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Geochemistry of highly fractionated I- and S-type granites from the tin-tungsten province of western Tasmania

By
W. N. Sawka
W. N. Sawka
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M. T. Heizler
M. T. Heizler
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R. W. Kistler
R. W. Kistler
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B. W. Chappell
B. W. Chappell
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Published:
January 01, 1990

The Devonian batholiths of western Tasmania represent a diverse assemblage of highly fractionated intrusions (70 to 77 percent SiO2) that are the products of different source materials. The Housetop batholith exhibits compositional affinities to a fluorine-rich I-type magma. The Meredith batholith also has characteristics indicative of I-type source materials. The Heemskirk batholith is composite, and consists of a volatile (F, B, H2O)–rich S-type granite underlying an I-type granite. The Three Hummock Island, Interview River, Sandy Cape, and Conical Rocks plutons probably have an S-type source and are grouped together as the Sandy Cape Suite. Rapakivi texture is common in the Housetop, Meredith, and Heemkirk batholiths. Quartz-tourmaline nodules are found in the Conical Rocks pluton and the S-type portion of the Heemskirk batholith.

The Conical Rocks and Interview River plutons yield high initial Sr isotopic ratios of 0.74242 and 0.76009, respectively. The Housetop and Meredith batholiths yield the lowest initial Sr isotopic ratios of 0.71041 and 0.71445, respectively. The S-type portion of the Heemskirk batholith has an initial Sr isotopic ratio of 0.76387. The 40Ar/39Ar release spectrum and Rb/Sr mineral isochron analyses corroborate previously reported Devonian to Carboniferous age estimates for these batholiths. A relatively low-temperature thermal event (<200°C) caused argon loss from the K-feldspars at about 105 Ma. This heating event is probably related to the continental breakup of Australia from Antarctica.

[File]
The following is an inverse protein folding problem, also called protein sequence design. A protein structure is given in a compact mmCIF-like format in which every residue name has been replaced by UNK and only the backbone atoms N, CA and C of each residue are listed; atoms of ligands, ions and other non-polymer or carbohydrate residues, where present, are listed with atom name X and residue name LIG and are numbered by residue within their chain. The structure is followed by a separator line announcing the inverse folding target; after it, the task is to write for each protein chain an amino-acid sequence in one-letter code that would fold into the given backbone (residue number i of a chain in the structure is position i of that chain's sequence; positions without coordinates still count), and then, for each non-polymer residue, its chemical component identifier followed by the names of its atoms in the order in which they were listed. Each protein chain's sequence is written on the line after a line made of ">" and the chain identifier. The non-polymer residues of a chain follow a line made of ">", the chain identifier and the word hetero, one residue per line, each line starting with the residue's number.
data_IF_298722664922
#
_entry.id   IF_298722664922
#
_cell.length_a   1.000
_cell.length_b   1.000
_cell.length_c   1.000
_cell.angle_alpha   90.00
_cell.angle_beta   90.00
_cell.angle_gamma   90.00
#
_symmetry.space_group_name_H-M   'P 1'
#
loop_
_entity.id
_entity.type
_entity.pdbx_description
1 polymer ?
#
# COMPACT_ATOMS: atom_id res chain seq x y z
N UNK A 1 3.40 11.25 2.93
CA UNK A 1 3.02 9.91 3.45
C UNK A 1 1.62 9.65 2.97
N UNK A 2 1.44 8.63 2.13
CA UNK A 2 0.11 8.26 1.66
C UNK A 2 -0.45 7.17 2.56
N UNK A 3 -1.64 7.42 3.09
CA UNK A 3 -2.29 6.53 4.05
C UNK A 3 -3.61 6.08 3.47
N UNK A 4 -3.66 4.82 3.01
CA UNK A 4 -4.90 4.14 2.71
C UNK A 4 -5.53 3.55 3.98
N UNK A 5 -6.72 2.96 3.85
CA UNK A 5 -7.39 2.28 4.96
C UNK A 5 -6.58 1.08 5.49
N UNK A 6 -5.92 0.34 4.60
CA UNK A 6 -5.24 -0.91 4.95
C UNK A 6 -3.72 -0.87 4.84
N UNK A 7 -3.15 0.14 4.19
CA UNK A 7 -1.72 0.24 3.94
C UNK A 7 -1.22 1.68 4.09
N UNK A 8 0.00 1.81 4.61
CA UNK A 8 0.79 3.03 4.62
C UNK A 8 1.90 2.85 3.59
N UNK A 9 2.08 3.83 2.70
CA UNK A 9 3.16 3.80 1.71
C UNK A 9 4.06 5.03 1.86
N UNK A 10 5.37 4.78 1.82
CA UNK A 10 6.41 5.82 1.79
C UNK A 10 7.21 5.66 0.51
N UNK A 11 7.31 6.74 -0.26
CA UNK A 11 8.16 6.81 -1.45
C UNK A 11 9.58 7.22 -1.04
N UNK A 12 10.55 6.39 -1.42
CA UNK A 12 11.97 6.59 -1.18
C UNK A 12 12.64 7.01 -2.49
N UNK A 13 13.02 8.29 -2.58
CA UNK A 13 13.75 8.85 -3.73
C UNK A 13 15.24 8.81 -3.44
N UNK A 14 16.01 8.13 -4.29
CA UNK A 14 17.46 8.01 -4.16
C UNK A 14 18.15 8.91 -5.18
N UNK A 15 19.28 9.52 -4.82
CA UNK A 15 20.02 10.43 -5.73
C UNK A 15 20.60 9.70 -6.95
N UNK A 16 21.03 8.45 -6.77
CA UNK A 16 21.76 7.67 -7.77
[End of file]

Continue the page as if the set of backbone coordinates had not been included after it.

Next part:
Major-element compositions of the western Tasmanian granites are very similar. The highly fractionated Sandy Cape Suite leucogranites exhibit high Ga/Al ratios typical of A-type granites, but not their extreme Zr, Y, or Ce enrichments. A distinctive feature of the Sandy Cape Suite is the increase in P2O5 concentration with fractionation. The increase in P2O5 with fractionation is apparently due to extremely low Ca activity, which precludes the formation of apatite, thus allowing P2O5 to behave incompatibly in the melt. All of the granitoids have LREE–enriched chondrite-normalized rare earth element patterns. REE fractionation within the individual granitoids can be summarized by two trends: those with LREE >> HREE depletion (Housetop, Meredith, and Heemskirk batholiths), and those with LREE = HREE depletion (Sandy Cape Suite). The first trend is caused by the initial undersaturation of accessory mineral assemblage that resulted from high concentrations of volatiles and/or alkali complexes. The second trend is caused by early saturation of accessory phases and/or refractory accessory phases.

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Contents

GSA Special Papers

Ore-bearing Granite Systems; Petrogenesis and Mineralizing Processes

Holly J. Stein
Holly J. Stein
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Judith L. Hannah
Judith L. Hannah
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Geological Society of America
Volume
246
ISBN print:
9780813722467
Publication date:
January 01, 1990

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